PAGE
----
A team of Dartmouth engineers and doctors are trying to find more comfortable and comprehensive ways to examine breast tissue to better detect and diagnose breast cancer. The Dartmouth group is simultaneously developing and testing four different breast imaging techniques.
The multidisciplinary Dartmouth team includes researchers from the Thayer School of Engineering and Dartmouth Medical School, and they are working under the auspices of the Norris Cotton Cancer Center and the department of radiology at Dartmouth-Hitchcock Medical Center. Halfway through their five-year, $7 million grant from the National Cancer Institute to study four techniques for breast imaging, the group is learning a great deal about breast tissue structure and behavior through magnetic resonance elastography (MRE), electrical impedance spectral imaging (EIS), microwave imaging spectroscopy (MIS), and near infrared (NIR) spectral imaging.
Its the combination of these four techniques that sets the Dartmouth program apart. Their rationale is that one of the methods by itself may not provide the complete picture, but by using more than one technique, there should be added value.
During the first two and a half years of this five-year National Cancer Institute grant, the group has made significant progress on the technical aspects of the imaging techniques. They have improved the tools and manner of delivery so the exams are more comfortable for the participants.
For the next two and a half years, the researchers will focus on a controlled trial with 150 subjects. The goal is to rigorously test the four techniques and gather data to inform the detection of abnormalities and their subsequent diagnoses.
Sue Knapp | EurekAlert!
Improving memory with magnets
28.03.2017 | McGill University
Graphene-based neural probes probe brain activity in high resolution
28.03.2017 | Graphene Flagship
The Institute of Semiconductor Technology and the Institute of Physical and Theoretical Chemistry, both members of the Laboratory for Emerging Nanometrology (LENA), at Technische Universität Braunschweig are partners in a new European research project entitled ChipScope, which aims to develop a completely new and extremely small optical microscope capable of observing the interior of living cells in real time. A consortium of 7 partners from 5 countries will tackle this issue with very ambitious objectives during a four-year research program.
To demonstrate the usefulness of this new scientific tool, at the end of the project the developed chip-sized microscope will be used to observe in real-time...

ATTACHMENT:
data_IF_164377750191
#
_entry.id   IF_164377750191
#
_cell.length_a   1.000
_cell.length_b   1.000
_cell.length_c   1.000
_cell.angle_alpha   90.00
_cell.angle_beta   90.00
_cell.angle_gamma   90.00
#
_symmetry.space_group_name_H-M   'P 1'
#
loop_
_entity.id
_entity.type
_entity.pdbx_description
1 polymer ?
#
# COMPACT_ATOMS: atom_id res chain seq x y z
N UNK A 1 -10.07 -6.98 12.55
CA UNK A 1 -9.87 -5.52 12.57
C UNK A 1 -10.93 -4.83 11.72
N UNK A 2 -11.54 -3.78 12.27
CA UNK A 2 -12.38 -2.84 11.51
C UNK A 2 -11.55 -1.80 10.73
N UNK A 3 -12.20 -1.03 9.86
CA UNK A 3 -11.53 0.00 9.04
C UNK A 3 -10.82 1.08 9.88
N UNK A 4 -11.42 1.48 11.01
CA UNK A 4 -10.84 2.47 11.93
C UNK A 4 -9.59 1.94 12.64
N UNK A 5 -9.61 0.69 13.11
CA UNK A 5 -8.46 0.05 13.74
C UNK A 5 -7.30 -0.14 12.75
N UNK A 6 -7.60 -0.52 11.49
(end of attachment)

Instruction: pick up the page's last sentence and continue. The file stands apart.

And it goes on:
Astronomers from Bonn and Tautenburg in Thuringia (Germany) used the 100-m radio telescope at Effelsberg to observe several galaxy clusters. At the edges of these large accumulations of dark matter, stellar systems (galaxies), hot gas, and charged particles, they found magnetic fields that are exceptionally ordered over distances of many million light years. This makes them the most extended magnetic fields in the universe known so far.
The results will be published on March 22 in the journal „Astronomy & Astrophysics“.
Galaxy clusters are the largest gravitationally bound structures in the universe. With a typical extent of about 10 million light years, i.e. 100 times the...
Researchers at the Goethe University Frankfurt, together with partners from the University of Tübingen in Germany and Queen Mary University as well as Francis Crick Institute from London (UK) have developed a novel technology to decipher the secret ubiquitin code.
Ubiquitin is a small protein that can be linked to other cellular proteins, thereby controlling and modulating their functions. The attachment occurs in many...
In the eternal search for next generation high-efficiency solar cells and LEDs, scientists at Los Alamos National Laboratory and their partners are creating...
Silicon nanosheets are thin, two-dimensional layers with exceptional optoelectronic properties very similar to those of graphene. Albeit, the nanosheets are less stable. Now researchers at the Technical University of Munich (TUM) have, for the first time ever, produced a composite material combining silicon nanosheets and a polymer that is both UV-resistant and easy to process. This brings the scientists a significant step closer to industrial applications like flexible displays and photosensors.
Silicon nanosheets are thin, two-dimensional layers with exceptional optoelectronic properties very similar to those of graphene. Albeit, the nanosheets are...
20.03.2017 | Event News
14.03.2017 | Event News
07.03.2017 | Event News
28.03.2017 | Life Sciences
28.03.2017 | Information Technology
28.03.2017 | Physics and Astronomy